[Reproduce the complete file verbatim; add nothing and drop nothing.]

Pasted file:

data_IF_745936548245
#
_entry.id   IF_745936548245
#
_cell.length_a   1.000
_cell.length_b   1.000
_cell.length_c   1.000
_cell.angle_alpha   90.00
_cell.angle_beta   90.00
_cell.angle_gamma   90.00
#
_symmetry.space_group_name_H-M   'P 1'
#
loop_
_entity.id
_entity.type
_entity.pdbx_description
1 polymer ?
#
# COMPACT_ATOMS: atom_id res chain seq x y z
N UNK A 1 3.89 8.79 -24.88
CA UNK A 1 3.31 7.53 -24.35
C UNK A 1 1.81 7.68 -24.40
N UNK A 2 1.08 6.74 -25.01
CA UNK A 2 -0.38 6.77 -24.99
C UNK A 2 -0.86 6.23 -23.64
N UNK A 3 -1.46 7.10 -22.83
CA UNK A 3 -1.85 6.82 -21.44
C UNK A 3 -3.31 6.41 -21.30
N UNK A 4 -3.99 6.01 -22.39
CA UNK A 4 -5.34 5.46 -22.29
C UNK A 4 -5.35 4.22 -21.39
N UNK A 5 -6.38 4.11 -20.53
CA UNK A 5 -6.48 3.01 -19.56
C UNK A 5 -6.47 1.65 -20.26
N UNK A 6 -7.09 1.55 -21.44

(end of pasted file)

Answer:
data_IF_745936548245
#
_entry.id   IF_745936548245
#
_cell.length_a   1.000
_cell.length_b   1.000
_cell.length_c   1.000
_cell.angle_alpha   90.00
_cell.angle_beta   90.00
_cell.angle_gamma   90.00
#
_symmetry.space_group_name_H-M   'P 1'
#
loop_
_entity.id
_entity.type
_entity.pdbx_description
1 polymer ?
#
# COMPACT_ATOMS: atom_id res chain seq x y z
N UNK A 1 3.89 8.79 -24.88
CA UNK A 1 3.31 7.53 -24.35
C UNK A 1 1.81 7.68 -24.40
N UNK A 2 1.08 6.74 -25.01
CA UNK A 2 -0.38 6.77 -24.99
C UNK A 2 -0.86 6.23 -23.64
N UNK A 3 -1.46 7.10 -22.83
CA UNK A 3 -1.85 6.82 -21.44
C UNK A 3 -3.31 6.41 -21.30
N UNK A 4 -3.99 6.01 -22.39
CA UNK A 4 -5.34 5.46 -22.29
C UNK A 4 -5.35 4.22 -21.39
N UNK A 5 -6.38 4.11 -20.53
CA UNK A 5 -6.48 3.01 -19.56
C UNK A 5 -6.47 1.65 -20.26
N UNK A 6 -7.09 1.55 -21.44